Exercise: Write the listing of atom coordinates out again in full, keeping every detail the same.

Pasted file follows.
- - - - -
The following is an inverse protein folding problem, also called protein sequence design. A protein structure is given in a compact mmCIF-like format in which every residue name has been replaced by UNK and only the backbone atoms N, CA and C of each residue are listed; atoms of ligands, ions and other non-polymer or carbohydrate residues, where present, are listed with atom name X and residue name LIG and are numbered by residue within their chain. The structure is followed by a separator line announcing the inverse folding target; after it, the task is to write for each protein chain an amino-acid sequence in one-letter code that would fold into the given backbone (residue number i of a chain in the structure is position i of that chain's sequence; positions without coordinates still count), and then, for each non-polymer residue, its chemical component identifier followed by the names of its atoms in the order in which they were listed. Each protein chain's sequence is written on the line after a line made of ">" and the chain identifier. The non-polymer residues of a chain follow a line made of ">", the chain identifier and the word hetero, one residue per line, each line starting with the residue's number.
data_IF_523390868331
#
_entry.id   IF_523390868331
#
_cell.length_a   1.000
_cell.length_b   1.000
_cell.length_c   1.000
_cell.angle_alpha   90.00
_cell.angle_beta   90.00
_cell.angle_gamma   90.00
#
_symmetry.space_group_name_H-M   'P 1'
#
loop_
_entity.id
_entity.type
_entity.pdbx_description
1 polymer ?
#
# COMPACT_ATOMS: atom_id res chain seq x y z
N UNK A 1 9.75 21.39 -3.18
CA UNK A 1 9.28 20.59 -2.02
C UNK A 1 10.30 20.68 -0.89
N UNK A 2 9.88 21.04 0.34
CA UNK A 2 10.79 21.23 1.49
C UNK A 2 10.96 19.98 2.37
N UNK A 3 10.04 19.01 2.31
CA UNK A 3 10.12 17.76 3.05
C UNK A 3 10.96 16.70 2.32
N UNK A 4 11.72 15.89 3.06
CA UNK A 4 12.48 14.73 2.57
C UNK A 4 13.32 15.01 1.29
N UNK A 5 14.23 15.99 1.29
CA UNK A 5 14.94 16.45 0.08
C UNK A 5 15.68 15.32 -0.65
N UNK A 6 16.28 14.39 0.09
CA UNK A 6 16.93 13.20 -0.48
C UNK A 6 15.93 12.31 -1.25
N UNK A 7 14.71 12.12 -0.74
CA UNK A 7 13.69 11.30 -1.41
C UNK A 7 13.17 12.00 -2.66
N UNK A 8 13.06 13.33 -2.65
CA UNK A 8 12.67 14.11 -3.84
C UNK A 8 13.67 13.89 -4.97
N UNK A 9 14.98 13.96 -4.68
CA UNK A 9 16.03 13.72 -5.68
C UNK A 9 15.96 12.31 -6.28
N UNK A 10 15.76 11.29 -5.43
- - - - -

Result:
The following is an inverse protein folding problem, also called protein sequence design. A protein structure is given in a compact mmCIF-like format in which every residue name has been replaced by UNK and only the backbone atoms N, CA and C of each residue are listed; atoms of ligands, ions and other non-polymer or carbohydrate residues, where present, are listed with atom name X and residue name LIG and are numbered by residue within their chain. The structure is followed by a separator line announcing the inverse folding target; after it, the task is to write for each protein chain an amino-acid sequence in one-letter code that would fold into the given backbone (residue number i of a chain in the structure is position i of that chain's sequence; positions without coordinates still count), and then, for each non-polymer residue, its chemical component identifier followed by the names of its atoms in the order in which they were listed. Each protein chain's sequence is written on the line after a line made of ">" and the chain identifier. The non-polymer residues of a chain follow a line made of ">", the chain identifier and the word hetero, one residue per line, each line starting with the residue's number.
data_IF_523390868331
#
_entry.id   IF_523390868331
#
_cell.length_a   1.000
_cell.length_b   1.000
_cell.length_c   1.000
_cell.angle_alpha   90.00
_cell.angle_beta   90.00
_cell.angle_gamma   90.00
#
_symmetry.space_group_name_H-M   'P 1'
#
loop_
_entity.id
_entity.type
_entity.pdbx_description
1 polymer ?
#
# COMPACT_ATOMS: atom_id res chain seq x y z
N UNK A 1 9.75 21.39 -3.18
CA UNK A 1 9.28 20.59 -2.02
C UNK A 1 10.30 20.68 -0.89
N UNK A 2 9.88 21.04 0.34
CA UNK A 2 10.79 21.23 1.49
C UNK A 2 10.96 19.98 2.37
N UNK A 3 10.04 19.01 2.31
CA UNK A 3 10.12 17.76 3.05
C UNK A 3 10.96 16.70 2.32
N UNK A 4 11.72 15.89 3.06
CA UNK A 4 12.48 14.73 2.57
C UNK A 4 13.32 15.01 1.29
N UNK A 5 14.23 15.99 1.29
CA UNK A 5 14.94 16.45 0.08
C UNK A 5 15.68 15.32 -0.65
N UNK A 6 16.28 14.39 0.09
CA UNK A 6 16.93 13.20 -0.48
C UNK A 6 15.93 12.31 -1.25
N UNK A 7 14.71 12.12 -0.74
CA UNK A 7 13.69 11.30 -1.41
C UNK A 7 13.17 12.00 -2.66
N UNK A 8 13.06 13.33 -2.65
CA UNK A 8 12.67 14.11 -3.84
C UNK A 8 13.67 13.89 -4.97
N UNK A 9 14.98 13.96 -4.68
CA UNK A 9 16.03 13.72 -5.68
C UNK A 9 15.96 12.31 -6.28
N UNK A 10 15.76 11.29 -5.43